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SECURITY: LAN-side security hole - mitigation

Discussion in 'Asuswrt-Merlin' started by RMerlin, Jan 6, 2015.

  1. RMerlin

    RMerlin Part of the Furniture

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    There's currently a security hole in all known versions of Asuswrt and Asuswrt-Merlin that can allow a LAN user to execute a command on the router without requiring authentication.

    LATEST UPDATE:
    Asus resolved the issue with firmware updates released on January 12th for all models. If using the stock firmware then make sure you update to the latest version released on or around January 12th.

    Also, the "brute force" fix I applied in 376.49_5 will most likely be the fix I will stick with (unless Asus's fix involves additional fixes, of course). The code that I disabled is only used at manufacturing time, so there is no point in leaving any of this section of code enabled for production use.

    UPDATE:
    If you are running my firmware, please installe 376.49_5, which has the vulnerable feature of infosvr disabled. Note that this is just a brute force solution where I completely disabled the code responsible for allowing remote code execution. It could have unforeseen consequences, possibly with Asus's Device Discovery tool, or their printer sharing option. It's impossible to say, as I have no real idea what infosvr does exactly.

    This is just a temporary fix, as once Asus comes up with a more appropriate fix, it will most likely replace the current one.

    If you are using the stock firmware, or for some reason cannot update your router, then you can still use the mentioned mitigation tricks posted below.

    Original mitigation trick:
    Unfortunately, someone already publicly disclosed the details on how to exploit this security hole before Asus even had a chance to fix it, so I've decided to post a mitigation method here to allow people to secure their network. I won't post the details of the security hole in public until Asus has had a chance to fix it, and I will moderate any post here that provide any additional detail that could help people to actively exploit the security issue.

    Use one of the two following methods:

    1) If you have JFFS enabled, simply create a firewall-start script with the following:

    Code:
    #!/bin/sh
    iptables -I INPUT  -p udp --dport 9999 -j DROP
    
    Then, restart your firewall:

    Code:
    service restart_firewall
    
    2) If you don't (or won't) enable the JFFS partition, then you will have to telnet/SSH into your router, and manually run that command:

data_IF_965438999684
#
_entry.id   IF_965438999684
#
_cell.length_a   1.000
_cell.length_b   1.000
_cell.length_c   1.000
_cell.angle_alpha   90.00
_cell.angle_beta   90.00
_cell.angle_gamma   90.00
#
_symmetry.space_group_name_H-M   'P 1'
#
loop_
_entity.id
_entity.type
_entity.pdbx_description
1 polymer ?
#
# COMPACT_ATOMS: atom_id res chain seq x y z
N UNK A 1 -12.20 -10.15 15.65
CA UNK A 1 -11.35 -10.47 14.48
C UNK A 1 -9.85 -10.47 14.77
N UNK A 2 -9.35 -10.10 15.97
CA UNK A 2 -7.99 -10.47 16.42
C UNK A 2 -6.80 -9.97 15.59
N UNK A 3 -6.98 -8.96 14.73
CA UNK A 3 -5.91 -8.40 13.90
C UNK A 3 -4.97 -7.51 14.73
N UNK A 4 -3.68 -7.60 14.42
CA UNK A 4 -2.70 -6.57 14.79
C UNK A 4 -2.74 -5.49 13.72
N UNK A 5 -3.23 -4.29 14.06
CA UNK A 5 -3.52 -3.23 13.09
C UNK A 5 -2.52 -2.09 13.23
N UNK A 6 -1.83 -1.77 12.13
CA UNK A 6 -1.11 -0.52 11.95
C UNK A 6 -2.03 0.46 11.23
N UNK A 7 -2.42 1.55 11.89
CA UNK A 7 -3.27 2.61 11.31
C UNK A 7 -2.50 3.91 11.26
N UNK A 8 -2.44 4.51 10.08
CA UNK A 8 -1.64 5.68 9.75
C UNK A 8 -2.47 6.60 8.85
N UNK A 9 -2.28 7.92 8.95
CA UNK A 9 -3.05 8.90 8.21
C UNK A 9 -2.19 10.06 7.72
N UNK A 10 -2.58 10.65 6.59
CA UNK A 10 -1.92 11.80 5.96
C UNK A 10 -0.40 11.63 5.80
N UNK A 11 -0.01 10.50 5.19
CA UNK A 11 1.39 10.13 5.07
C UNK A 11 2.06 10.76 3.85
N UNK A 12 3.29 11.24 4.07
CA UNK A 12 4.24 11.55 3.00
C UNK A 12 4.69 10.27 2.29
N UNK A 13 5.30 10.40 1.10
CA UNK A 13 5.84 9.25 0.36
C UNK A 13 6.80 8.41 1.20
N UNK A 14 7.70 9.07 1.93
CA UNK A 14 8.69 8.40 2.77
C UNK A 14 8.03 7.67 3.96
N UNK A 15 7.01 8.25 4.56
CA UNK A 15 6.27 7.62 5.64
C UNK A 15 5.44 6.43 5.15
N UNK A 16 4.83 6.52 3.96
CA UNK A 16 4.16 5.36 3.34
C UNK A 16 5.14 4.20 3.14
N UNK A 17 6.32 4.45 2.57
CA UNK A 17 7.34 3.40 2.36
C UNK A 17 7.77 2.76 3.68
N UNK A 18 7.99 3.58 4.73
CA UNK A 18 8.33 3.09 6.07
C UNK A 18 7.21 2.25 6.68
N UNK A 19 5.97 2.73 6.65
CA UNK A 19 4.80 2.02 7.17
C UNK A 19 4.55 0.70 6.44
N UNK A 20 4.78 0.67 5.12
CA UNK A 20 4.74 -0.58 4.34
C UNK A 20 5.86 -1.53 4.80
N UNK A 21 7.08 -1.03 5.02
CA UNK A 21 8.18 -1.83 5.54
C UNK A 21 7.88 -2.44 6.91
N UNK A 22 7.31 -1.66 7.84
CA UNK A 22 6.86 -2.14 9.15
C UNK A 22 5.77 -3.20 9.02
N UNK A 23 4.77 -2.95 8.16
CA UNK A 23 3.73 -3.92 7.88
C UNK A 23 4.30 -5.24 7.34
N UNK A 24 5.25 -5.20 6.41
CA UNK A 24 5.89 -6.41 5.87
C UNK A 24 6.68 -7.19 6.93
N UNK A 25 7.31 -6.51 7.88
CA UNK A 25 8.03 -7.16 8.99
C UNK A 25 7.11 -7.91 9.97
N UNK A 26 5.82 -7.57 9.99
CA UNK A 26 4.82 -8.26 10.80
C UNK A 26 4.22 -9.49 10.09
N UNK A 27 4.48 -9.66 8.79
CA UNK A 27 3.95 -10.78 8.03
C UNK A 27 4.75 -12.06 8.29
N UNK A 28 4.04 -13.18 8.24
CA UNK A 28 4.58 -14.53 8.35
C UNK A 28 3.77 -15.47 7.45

Code:
    iptables -I INPUT  -p udp --dport 9999 -j DROP
    
    Note that this rule will disappear anytime you reboot your router, or do any configuration change that leads to the router re-configuring its firewall.


    The security hole is *ONLY* exploitable from the LAN, so if you trust everyone on your LAN, then it isn't too serious.

    Again, until Asus publishes an official fix, please don't post any additional detail if you happen to find any. I will actively edit any post that contains any additional information as to how this security hole can be exploited.
     
    Last edited: Jan 13, 2015
  2. Nullity

    Nullity Very Senior Member

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    Does disabling access to this port cause any side-effects?
     
  3. RMerlin

    RMerlin Part of the Furniture

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    It might potentially affect some particular features unrelated to its core routing functionality (so anything related to Internet or LAN traffic should be totally unaffected). I'm not really familiar with that particular service so I can't say for sure as to what can be affected by this change, sorry. Otherwise I would have actually patched the issue rather than issuing this temporary workaround.
     
  4. SO333

    SO333 Occasional Visitor

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    I don't agree. Although the exploit data packet must be send from the LAN, this could also be triggered externally!
    Think of an evil Java Applet, Chrome Extension, ActiveX Control (do they still exist?) or whatever can send UDP.

    So even if you can trust your LAN users ("they don't even know what a router is") you are susceptible to external attacks ("unfortunately, they click on every link they see" ;-)
     
  5. sinshiva

    sinshiva Very Senior Member

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    that's still triggered internally :p and in cases like you've mentioned, you'd likely NOT be trusting the users on your lan implicitly. regardless; yes, this vuln sucks. The real tragedy here though, imo, is like RMerlin states;
    I guess that 5 minutes of fame is hard to resist
     
  6. BWR

    BWR Regular Contributor